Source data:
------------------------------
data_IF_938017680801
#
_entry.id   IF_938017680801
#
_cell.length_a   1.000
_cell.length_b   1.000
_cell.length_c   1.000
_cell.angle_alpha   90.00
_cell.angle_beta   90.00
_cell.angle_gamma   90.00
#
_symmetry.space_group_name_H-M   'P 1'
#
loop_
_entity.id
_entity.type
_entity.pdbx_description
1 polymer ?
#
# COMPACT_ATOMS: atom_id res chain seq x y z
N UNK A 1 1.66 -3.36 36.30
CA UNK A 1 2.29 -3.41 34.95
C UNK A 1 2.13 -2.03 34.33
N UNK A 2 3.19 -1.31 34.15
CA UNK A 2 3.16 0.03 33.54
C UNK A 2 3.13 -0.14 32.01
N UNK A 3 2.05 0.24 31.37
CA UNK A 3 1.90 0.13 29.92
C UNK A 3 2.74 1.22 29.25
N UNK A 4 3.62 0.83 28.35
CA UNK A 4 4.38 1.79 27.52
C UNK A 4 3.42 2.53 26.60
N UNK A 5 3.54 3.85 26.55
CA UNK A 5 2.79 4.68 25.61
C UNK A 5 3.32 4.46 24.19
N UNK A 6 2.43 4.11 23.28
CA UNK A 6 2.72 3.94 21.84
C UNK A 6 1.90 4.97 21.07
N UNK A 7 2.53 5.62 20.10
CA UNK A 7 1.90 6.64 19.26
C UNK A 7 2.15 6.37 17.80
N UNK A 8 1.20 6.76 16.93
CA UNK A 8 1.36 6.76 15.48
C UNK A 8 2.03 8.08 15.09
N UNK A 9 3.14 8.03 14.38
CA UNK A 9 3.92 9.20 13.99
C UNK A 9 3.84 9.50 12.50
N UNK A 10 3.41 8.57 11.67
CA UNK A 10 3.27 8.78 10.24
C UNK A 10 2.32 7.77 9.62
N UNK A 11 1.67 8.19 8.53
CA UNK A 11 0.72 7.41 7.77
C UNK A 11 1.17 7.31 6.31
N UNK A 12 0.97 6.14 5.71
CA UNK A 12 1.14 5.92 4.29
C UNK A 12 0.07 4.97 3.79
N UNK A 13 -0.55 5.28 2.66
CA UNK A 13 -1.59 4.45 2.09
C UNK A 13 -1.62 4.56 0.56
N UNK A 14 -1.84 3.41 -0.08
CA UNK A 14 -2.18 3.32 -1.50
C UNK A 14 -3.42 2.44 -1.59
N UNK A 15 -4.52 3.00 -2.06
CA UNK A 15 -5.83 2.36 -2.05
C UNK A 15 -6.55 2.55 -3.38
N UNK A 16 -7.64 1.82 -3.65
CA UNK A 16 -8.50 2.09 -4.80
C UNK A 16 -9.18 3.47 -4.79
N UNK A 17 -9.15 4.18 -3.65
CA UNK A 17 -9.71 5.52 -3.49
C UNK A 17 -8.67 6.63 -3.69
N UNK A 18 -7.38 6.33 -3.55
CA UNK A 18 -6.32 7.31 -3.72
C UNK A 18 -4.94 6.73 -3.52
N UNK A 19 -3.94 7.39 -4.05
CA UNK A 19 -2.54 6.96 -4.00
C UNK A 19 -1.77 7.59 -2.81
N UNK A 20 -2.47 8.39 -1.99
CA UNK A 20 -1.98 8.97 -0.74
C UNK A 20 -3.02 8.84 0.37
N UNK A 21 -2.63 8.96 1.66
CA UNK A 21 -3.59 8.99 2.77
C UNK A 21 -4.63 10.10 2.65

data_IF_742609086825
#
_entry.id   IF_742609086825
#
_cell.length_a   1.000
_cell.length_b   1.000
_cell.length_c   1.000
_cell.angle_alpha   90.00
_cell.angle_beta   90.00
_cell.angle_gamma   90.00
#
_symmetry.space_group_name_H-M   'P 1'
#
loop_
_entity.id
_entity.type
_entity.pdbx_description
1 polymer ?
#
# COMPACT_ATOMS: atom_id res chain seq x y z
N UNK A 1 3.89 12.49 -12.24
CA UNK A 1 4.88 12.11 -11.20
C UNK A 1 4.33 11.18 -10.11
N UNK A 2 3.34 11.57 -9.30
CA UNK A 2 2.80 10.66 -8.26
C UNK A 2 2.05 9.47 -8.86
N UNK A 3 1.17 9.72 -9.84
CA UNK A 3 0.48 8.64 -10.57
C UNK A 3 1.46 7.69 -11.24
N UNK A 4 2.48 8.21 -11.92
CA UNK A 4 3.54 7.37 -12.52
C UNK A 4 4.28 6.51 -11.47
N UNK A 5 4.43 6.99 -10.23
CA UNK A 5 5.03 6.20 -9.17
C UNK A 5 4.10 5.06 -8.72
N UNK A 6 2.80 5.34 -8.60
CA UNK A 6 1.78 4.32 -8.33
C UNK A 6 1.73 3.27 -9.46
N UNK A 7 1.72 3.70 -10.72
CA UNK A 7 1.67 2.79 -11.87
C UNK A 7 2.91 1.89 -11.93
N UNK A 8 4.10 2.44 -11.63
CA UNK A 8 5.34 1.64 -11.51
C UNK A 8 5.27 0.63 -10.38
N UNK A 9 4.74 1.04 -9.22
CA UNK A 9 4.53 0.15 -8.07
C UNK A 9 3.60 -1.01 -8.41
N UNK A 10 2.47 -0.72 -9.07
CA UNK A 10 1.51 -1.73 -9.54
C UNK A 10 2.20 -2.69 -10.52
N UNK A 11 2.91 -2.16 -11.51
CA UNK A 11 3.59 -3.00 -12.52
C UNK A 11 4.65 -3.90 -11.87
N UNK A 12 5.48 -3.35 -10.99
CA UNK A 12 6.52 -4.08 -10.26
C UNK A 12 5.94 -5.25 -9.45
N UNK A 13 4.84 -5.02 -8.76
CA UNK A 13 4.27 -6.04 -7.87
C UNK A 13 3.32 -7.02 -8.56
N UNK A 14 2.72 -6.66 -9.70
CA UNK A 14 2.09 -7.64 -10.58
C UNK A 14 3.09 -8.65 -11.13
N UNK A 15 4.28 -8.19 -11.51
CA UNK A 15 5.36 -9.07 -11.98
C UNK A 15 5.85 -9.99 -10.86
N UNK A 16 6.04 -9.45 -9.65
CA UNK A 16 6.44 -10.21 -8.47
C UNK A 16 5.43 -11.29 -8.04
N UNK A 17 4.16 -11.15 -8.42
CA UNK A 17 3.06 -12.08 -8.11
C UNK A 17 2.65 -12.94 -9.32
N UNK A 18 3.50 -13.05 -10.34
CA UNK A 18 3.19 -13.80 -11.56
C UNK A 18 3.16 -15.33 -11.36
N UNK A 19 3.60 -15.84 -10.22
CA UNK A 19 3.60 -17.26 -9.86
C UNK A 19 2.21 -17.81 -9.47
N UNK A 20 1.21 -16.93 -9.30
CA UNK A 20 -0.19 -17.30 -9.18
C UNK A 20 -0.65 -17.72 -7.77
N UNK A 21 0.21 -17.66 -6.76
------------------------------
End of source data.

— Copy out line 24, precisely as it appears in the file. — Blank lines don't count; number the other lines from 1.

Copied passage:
N UNK A 2 3.19 -1.31 34.15